By Terry Baynes
WASHINGTON, Dec 3 (Reuters) - The U.S. Supreme Court on Monday remained silent about whether it will enter the legal fray over same-sex marriage a n d hear one of several pending appeals on the issue.
The court's nine justices met in private on Friday to consider whether to review challenges to the U.S. Defense of Marriage Act, which denies federal benefits to married same-sex couples, and to California's gay marriage ban, known as Proposition 8.
In an "orders list" issued early on Monday, the court made no mention of any of the same-sex marriage cases. Instead, it relisted those cases for further consideration at its weekly conference this Friday. The justices sometimes hold especially complex cases for a future conference if they want more time to consider a course of action.
Thirty-one of the 50 states have passed constitutional amendments banning gay marriage while Washington, D.C., and nine states have legalized it, three of them in November elections.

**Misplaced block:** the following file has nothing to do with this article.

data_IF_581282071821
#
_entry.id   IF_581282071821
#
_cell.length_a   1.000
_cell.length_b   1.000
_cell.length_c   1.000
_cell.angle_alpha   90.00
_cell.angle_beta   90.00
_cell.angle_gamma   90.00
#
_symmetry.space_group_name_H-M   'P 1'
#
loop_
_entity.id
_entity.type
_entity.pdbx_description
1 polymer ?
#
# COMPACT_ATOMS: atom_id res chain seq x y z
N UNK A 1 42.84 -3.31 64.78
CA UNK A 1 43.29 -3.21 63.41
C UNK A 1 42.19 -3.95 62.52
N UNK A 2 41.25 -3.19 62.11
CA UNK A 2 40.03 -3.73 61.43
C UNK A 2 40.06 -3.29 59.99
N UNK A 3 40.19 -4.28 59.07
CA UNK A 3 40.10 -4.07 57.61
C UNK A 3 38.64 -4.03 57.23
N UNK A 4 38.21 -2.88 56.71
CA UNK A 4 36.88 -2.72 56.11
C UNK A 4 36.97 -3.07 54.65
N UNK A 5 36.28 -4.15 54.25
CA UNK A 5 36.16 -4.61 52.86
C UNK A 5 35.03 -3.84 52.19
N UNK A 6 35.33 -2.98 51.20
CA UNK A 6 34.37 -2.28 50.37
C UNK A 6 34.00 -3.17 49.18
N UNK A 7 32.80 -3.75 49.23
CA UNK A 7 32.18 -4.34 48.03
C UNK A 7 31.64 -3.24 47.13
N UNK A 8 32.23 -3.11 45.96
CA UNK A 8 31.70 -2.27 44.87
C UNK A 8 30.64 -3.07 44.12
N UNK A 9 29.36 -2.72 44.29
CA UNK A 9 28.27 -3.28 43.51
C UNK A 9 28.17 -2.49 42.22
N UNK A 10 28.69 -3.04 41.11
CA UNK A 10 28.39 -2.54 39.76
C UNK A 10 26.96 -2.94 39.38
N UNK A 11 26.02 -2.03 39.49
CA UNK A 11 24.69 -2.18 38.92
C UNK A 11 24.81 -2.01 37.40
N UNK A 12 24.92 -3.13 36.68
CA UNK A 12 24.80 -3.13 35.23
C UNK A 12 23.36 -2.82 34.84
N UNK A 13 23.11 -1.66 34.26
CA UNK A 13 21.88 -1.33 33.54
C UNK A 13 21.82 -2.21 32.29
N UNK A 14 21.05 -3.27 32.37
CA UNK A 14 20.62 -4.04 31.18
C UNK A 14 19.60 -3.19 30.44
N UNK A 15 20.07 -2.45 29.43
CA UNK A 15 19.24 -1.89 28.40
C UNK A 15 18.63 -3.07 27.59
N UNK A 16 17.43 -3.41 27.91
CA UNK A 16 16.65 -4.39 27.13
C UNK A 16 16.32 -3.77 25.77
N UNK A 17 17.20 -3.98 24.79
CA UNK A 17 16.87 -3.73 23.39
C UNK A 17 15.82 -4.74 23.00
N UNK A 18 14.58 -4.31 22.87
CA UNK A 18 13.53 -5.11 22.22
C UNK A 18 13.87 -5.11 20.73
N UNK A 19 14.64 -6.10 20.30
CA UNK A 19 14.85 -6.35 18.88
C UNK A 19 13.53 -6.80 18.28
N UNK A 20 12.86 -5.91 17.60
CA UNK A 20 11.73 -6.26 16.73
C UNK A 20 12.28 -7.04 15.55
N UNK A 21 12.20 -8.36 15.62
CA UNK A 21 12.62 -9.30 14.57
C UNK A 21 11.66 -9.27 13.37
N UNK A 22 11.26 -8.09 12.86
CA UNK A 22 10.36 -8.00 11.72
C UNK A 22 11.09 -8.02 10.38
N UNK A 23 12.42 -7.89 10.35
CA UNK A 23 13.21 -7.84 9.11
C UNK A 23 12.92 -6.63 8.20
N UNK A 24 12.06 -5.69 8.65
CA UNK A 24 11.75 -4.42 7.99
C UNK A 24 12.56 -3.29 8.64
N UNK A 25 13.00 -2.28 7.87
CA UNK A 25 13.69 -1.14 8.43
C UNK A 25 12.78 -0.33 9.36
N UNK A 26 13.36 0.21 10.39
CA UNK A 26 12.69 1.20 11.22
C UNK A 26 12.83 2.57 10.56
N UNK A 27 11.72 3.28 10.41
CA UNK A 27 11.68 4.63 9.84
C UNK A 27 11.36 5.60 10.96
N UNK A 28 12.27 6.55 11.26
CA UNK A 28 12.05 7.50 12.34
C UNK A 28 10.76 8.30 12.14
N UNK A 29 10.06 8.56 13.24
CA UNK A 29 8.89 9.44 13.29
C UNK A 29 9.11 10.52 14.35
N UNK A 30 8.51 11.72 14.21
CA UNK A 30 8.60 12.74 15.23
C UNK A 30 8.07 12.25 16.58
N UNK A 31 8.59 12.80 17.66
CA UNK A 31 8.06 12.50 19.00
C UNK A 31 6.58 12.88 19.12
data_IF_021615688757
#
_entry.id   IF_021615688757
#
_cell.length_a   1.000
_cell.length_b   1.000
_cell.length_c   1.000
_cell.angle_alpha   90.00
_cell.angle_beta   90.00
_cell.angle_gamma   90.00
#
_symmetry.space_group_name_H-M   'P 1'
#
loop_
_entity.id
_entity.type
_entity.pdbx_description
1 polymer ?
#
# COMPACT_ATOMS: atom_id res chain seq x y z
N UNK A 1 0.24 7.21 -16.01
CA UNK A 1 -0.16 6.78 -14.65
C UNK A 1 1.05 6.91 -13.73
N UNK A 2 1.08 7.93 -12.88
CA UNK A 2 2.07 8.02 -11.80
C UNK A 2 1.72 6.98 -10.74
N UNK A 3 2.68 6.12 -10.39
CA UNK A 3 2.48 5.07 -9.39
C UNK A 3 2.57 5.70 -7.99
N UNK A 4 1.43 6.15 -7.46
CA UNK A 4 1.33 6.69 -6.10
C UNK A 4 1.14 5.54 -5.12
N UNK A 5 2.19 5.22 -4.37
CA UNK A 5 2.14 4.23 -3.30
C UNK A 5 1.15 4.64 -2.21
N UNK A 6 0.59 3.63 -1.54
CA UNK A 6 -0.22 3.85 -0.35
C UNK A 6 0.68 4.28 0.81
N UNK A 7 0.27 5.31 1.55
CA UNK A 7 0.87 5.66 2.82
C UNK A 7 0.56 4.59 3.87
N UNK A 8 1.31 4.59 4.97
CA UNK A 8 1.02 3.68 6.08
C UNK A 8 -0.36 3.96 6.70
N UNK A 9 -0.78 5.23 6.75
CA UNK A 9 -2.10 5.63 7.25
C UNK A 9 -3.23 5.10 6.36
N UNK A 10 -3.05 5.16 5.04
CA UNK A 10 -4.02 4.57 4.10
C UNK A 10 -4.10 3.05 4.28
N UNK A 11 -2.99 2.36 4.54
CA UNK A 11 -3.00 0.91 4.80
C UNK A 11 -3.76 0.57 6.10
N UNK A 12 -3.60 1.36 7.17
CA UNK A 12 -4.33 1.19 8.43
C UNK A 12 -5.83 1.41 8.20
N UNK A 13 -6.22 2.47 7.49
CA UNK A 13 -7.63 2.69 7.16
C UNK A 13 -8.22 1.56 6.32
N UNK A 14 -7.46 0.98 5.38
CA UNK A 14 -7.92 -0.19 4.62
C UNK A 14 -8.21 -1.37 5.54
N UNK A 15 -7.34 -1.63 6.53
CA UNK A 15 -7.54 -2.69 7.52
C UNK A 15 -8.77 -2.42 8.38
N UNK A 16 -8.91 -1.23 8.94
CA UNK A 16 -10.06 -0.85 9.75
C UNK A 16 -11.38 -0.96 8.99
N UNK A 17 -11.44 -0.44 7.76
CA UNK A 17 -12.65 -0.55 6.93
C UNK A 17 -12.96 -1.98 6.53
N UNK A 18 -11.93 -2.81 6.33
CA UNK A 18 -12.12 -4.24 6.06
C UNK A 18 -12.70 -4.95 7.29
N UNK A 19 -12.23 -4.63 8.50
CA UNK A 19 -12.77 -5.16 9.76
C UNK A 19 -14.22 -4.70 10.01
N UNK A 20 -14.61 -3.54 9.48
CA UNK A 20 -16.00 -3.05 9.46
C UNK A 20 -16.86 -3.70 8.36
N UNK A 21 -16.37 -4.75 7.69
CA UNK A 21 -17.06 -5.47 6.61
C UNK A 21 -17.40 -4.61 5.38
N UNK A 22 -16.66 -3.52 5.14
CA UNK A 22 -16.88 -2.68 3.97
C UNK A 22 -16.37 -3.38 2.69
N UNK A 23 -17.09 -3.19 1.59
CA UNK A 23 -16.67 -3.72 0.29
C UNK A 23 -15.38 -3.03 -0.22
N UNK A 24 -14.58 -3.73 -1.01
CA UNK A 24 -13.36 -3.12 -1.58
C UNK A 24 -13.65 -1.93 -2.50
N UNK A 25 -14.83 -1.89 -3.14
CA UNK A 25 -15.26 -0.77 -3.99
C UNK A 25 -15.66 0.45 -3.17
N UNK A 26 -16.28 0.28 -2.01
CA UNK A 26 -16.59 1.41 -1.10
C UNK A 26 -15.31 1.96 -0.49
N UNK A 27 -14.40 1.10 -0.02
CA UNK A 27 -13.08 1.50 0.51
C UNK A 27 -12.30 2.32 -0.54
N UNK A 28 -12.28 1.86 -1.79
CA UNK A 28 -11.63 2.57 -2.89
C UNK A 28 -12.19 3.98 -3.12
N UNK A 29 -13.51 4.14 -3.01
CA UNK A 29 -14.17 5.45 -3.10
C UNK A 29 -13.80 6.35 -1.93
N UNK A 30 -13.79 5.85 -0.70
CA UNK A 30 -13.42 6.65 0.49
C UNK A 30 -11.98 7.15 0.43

At issue is the 1996 Defense of Marriage Act, or DOMA, which only recognizes marriages between a man and a woman. Gay men and lesbians have challenged a part of the law that prevents them from receiving federal benefits that heterosexual couples receive.
Even in states where same-sex marriage is legal, the couples do not qualify for a host of federal benefits because of DOMA.
The court also is considering whether to review a challenge to California's ban on same-sex marriage. The California case, Hollingsworth v. Perry, had sought marriage equality for gays and lesbians under the U.S. Constitution.
The 9th Circuit Court of Appeals in February found the California gay marriage ban unconstitutional but it ruled narrowly in a way that only affected the one state and not the rest of the country, finding that the state could not take away the right to same-sex marriage after previously allowing it.
The justices meet at regular weekly sessions to decide which cases to add to their calendar. They vote in order of seniority, and while it takes five of the nine for a majority decision in a dispute, it takes only four votes to add a case to the agenda and schedule oral arguments.
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"I believe marriage is a relationship between a man and a woman," Mitt Romney said.